Genesis 27:41; 33:1‐11
Alan Hall, associational missionary
Mulberry Baptist Association
Patient: “Doc it hurts when I do this”
Doc: “Well then don’t do that!”
Athletic types might argue, “No pain, no gain” but the doctor in the illustration makes a good point that can be applied to relationships. I translate it this way, don’t poke at sore spots and don’t make mountains out of molehills – good advice for lasting relationships. But for those times when relationships do get injured, showing humility is critical to restoration.
Our Bible study examines the relationship between twin brothers Jacob and Esau. They have been in conflict since before they were born (Gen. 25:19‐26). They most definitely have relationship struggles. Jacob (the deceiver) and the younger twin, has deceitfully obtained the birthright from his father Isaac meant for the oldest son, Esau. Realizing what has taken place, Esau asks his father for a blessing too. Esau’s anger burns when the blessing he receives is not nearly that of Jacob’s blessing.
Self‐centeredness can destroy relationships – Genesis 27:41
Esau is so angry that he vows to kill his brother Jacob. Not only has Jacob stolen his blessing, but also his birthright. These were important concepts in Old Testament times because they determined family order and property rights. The birthright was the right of the oldest son, in this case Esau. It insured that the recipient would be respected, that he would serve as the priest of the clan, and receive a double portion of property.
The blessing stolen by Jacob gave him great bounty, authority over his brother, and blessings for those who blessed him and cursing for those who cursed him. It was incredibly self‐centered for Jacob to snatch these away from his own brother.
Family feuds that last for decades have started over much less. Families split over household items, vases, furniture, and photographs when an estate is divided. Marriages crumble when we don’t get our own way. Relationships are damaged when we fail to relate, only considering ourselves.
Displaying humility can rebuild relationships – Genesis 33:1‐4
It has been said, “Humble yourself before God, before He humbles you.” However it comes, humility is needed. Jacob flees when he hears of his brother’s death threats. Jacob himself is deceived when he wants Rachel for his wife and receives Leah instead.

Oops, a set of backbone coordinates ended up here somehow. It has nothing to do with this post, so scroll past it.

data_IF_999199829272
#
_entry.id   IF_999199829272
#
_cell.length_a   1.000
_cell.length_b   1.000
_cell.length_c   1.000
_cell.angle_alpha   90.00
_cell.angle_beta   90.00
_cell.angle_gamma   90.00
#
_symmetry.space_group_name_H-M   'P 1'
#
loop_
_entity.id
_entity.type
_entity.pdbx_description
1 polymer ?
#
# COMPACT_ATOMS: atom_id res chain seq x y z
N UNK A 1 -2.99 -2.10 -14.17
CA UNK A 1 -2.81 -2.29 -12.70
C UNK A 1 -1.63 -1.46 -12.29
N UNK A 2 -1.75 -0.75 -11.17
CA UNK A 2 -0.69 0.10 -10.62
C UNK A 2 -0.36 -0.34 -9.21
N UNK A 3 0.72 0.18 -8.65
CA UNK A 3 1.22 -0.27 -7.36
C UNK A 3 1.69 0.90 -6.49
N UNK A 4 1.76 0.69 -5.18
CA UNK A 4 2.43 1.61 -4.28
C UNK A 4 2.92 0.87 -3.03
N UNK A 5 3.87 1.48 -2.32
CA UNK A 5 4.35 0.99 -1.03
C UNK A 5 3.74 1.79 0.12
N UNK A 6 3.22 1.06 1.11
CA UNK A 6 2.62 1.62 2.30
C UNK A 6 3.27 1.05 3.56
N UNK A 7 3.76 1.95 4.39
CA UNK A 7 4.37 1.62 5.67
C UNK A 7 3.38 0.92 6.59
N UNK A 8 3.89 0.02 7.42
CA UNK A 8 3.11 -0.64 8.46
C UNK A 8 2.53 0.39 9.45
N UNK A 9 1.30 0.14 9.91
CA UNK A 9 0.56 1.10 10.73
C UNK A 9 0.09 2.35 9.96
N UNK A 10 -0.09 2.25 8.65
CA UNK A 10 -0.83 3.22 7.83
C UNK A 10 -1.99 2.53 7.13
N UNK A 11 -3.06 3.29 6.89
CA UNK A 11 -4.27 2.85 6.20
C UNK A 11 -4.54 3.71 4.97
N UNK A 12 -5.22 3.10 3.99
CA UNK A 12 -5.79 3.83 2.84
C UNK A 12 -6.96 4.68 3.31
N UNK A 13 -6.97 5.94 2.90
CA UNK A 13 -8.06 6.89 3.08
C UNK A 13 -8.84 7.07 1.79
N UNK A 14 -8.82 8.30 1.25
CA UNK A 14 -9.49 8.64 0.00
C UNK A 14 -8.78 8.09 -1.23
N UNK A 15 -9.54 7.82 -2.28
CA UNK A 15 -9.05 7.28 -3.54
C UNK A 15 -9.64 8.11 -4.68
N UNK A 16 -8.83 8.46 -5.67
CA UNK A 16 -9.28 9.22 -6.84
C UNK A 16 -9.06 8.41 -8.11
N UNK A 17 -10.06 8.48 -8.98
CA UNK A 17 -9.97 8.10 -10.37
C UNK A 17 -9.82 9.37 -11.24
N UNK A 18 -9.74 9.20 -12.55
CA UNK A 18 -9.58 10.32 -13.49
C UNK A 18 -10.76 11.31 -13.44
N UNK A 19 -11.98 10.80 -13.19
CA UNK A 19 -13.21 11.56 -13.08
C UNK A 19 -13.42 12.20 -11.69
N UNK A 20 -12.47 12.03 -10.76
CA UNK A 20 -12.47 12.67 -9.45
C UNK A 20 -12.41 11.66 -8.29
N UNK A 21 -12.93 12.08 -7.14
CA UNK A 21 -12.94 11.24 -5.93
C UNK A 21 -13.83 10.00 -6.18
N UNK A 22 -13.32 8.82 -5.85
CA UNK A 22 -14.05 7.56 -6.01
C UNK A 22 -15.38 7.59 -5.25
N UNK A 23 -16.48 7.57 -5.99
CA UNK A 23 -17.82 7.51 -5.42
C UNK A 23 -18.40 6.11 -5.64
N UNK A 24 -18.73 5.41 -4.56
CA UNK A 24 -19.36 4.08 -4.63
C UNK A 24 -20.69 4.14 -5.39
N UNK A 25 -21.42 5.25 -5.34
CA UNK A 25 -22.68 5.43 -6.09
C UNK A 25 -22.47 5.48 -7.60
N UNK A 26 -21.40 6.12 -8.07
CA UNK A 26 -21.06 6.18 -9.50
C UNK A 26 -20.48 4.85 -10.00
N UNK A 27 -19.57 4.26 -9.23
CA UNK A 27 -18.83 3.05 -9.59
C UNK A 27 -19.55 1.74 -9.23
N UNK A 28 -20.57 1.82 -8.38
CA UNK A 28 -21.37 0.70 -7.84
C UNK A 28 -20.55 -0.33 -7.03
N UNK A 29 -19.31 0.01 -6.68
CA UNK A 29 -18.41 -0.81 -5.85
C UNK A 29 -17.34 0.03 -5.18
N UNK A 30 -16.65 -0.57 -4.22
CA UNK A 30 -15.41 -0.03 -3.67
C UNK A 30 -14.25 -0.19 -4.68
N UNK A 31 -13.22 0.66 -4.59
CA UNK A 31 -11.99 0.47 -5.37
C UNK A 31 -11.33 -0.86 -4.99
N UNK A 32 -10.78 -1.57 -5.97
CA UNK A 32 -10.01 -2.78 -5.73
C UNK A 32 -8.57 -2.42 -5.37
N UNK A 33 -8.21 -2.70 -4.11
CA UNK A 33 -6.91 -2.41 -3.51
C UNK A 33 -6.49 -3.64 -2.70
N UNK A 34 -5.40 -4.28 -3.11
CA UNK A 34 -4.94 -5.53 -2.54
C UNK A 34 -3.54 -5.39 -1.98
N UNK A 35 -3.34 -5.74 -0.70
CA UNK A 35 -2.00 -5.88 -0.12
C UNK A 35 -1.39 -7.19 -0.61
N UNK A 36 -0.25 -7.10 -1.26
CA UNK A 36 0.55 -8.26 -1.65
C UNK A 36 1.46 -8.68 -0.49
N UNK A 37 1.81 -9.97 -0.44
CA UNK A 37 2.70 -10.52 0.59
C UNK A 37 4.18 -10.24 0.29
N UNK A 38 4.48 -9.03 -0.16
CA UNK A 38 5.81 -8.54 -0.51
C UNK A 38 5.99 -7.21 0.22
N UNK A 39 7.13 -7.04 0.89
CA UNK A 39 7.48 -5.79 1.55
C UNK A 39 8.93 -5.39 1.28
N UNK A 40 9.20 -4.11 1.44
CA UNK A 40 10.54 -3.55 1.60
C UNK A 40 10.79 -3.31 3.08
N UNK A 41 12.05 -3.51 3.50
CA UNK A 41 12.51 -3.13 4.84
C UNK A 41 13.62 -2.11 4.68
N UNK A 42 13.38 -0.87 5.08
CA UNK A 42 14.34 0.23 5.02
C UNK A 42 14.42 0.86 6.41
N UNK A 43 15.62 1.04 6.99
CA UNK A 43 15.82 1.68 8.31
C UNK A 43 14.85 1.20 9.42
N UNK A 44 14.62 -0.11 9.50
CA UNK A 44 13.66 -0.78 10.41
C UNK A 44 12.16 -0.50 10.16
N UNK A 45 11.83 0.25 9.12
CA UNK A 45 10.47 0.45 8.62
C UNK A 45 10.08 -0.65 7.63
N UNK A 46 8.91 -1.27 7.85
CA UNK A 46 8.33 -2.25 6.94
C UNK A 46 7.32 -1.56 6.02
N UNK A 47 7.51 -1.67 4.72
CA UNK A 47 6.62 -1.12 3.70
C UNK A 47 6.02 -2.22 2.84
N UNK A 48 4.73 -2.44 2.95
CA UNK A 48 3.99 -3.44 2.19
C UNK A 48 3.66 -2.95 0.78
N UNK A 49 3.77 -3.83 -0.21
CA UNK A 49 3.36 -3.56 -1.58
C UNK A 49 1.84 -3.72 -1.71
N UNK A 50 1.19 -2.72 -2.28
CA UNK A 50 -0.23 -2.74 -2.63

Twenty years have now passed since Jacob fled from his brother’s threats. In Genesis 32 the time comes for Jacob to meet again with Esau. Successful Jacob has no idea how his brother will greet him after all this time. He is prepared to offer great gifts to appease his angry brother. But things change when Jacob has an encounter with God.
When his struggle with God is over Jacob limps away blessed and humbled. A transformed Jacob no longer hides behind his wives and children as he approaches Esau and his 400 men. He takes the lead of his family and faces his brother. Jacob humbly bows seven times before the brother he had wronged. Esau receives Jacob, not angrily, but running to him, greeting him with hugs, kisses and tears.
Coming face-to-face with God is humbling. Jacob said in Genesis 23:30 “I have seen God face-to-face, and I have been delivered.”
Time spent with God helps us better spend time with others. Jesus left the glory of heaven and humbled himself to come to us redeeming our broken relationship. In what relationships do you need to display humility?
Be willing to forgive and move on — Genesis 35:5‐11
“Then Esau said, ‘Let’s move on, and I’ll go ahead of you’” (Gen. 33:12). Esau now offers companionship and protection to his once-hated brother. Jacob, following God, goes his own way, but a broken relationship has been mended. Sometimes we just need to be willing to forgive and move on, not looking back, not stuck in the past, but learning from it.
He builds an altar in Bethel to remember God’s help for him some 20 years earlier. Jacob, now called Israel, is able to move forward with the blessing of great promise. God is good at forgiving. God is good at mending broken things.
Help for humble relationships
What a comfort and blessing it is to restore a broken relationship. Unresolved conflict and the accompanying bitterness is a heavy burden. It draws our focus away from Christ. Broken relationships are not always resolved as we would like, but it sure helps to have humbly made the effort.
Here are some passages helpful to me. Discuss additional verses that help you and may help others mend relationships.
- James Chapter 4:6. “God resists the proud, but gives grace to the humble.” We are at odds with others, ourselves, and God. The source of conflict is that we want what we want. We need to submit to God. “Humble yourselves before the Lord, and He will exalt you” (4:10).
- Ephesians 6:10‐18. Relationships require the armor of God. Withstand the flaming arrows that are so often the words that we speak and hear.
- Psalm 19:14. “Let the words of my mouth and the meditation of my heart be acceptable in your sight O Lord my strength and my Redeemer.”
- Ephesians 4:26‐27. Deal with relational struggles in a timely manner; don’t make mountains out of molehills. Don’t poke sore spots if it isn’t necessary.